3.14 United Kingdom

Britain began the industrial revolution, and dominated the world economy during most of the 19th century. The country was a major innovator in machinery, railways, steamships, textile equipment, and tool-making equipment, inventing the railway system and producing much of the equipment used by other countries. It also led in international and domestic banking, entrepreneurship, and trade, accumulating a world empire in the course of its century-long rivalry with France. Originally protectionist, Britain practiced 'free trade', with no tariffs or quotas or restrictions after 1840. Between 1870 and 1900, the GDP per capita rose 500 per cent, generating a significant rise in living standards. Thereafter the country was gradually overtaken by the USA and Germany. GDP per capita in 1870 was the second highest in the world (after Australia). By 1914, it was fourth highest. {1-7} In 1950, British output per head was still 30% ahead of the six founder members of the EEC, but by 2000 it had fallen behind the USA, many European countries and several in Asia. {7} The twentieth-century economic history of Britain is commonly divided into: {6}

1920s: war debt, deflation and life under the gold standard.
1930s: mass unemployment.
1940-50s: austerity, rationing, war debt, but full employment, new welfare state and rising living standards.
1960s: confidence, prosperity and alternative cultures.
1970s: era of discontent: strikes, 3 day weeks, inflation, boom and bust.
1980s: Thatcher years of monetarism and financial deregulation, two deep recessions, mass unemployment, and then boom.
1990s: recession and then the great stability.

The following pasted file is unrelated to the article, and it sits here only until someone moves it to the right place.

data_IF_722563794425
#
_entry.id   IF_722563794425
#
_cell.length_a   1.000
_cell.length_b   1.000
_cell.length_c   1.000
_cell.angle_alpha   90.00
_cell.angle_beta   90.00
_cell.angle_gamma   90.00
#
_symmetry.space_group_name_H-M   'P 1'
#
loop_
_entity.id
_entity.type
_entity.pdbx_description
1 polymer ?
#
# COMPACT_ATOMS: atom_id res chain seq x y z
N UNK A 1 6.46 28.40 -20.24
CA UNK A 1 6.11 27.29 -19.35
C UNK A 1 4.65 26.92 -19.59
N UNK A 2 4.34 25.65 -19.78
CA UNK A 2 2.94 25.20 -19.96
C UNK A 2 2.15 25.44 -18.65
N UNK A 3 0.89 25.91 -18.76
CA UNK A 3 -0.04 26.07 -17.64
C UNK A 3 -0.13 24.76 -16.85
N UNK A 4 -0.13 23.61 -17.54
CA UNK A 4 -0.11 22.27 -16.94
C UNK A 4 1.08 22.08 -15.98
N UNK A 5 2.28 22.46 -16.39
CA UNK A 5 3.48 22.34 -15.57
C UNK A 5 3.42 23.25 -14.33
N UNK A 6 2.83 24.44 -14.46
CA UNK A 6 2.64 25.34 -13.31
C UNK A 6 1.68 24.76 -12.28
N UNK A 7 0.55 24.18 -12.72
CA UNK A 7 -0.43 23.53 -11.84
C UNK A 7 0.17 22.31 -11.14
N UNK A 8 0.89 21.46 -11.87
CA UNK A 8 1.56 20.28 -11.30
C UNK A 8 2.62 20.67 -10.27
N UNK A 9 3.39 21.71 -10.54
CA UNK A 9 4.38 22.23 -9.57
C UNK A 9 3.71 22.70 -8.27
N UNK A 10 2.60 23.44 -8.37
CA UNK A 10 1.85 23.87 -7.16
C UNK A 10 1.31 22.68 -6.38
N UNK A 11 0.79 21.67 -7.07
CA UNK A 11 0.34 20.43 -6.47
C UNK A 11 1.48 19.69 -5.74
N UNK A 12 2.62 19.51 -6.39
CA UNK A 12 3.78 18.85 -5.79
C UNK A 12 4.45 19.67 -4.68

2000s: financial innovation and deregulation, housing boom — leading to bank/building society collapses and government bailouts.
2010s: austerity and recession.

SWOT Analysis

Strengths {8}

Leading trading nation
Highly efficient agricultural sector
Recognized strengths in banking, insurance, and business services (comprising 75% of GDP)
Generally good industrial relations
Strong IT industry
Politically stable
Good educational standards
Vibrant culture
Speaks the world language of business
Stable and growing economy
Still one of the largest recipients of foreign direct investment


Transport system antiquated and expensive
Shortage of skills
Reputation for innovation but generally insufficient R & D
High levels of government and personal debt


Entry point for US investments into Europe
Banking reform

Internal Threats

High debt levels
Financial crisis


Strengths: Financial Services

Gold Standard

Though often relegated to a footnote in economic histories, possibly unwisely, {9} the gold standard was the world's first attempt at a universal currency, establishing the city of London as a center of financial services, a reputation it still enjoys today. The 1870-1914 period of the gold standard brought unparalleled wealth and stability for members of the club, in which there were few examples of currency manipulation, inflation or balance of payment problems. {11} No central or world bank was needed. Simple telephone calls enabled financial centers in Paris, New York and Buenos Aries to conduct business with a reasonable amount of trust. All currency was underwritten by gold reserves, and any profligacy corrected by gold flows. Several nations, including England and the Netherlands, had used a gold standard previously, but the club was joined by Germany and Japan in 1871, France and Spain in 1876, Argentina in 1881, Russia in 1893 and India in 1898. The US, though minting gold coins since 1832, did not formally join until the Gold Standard Act of 1900.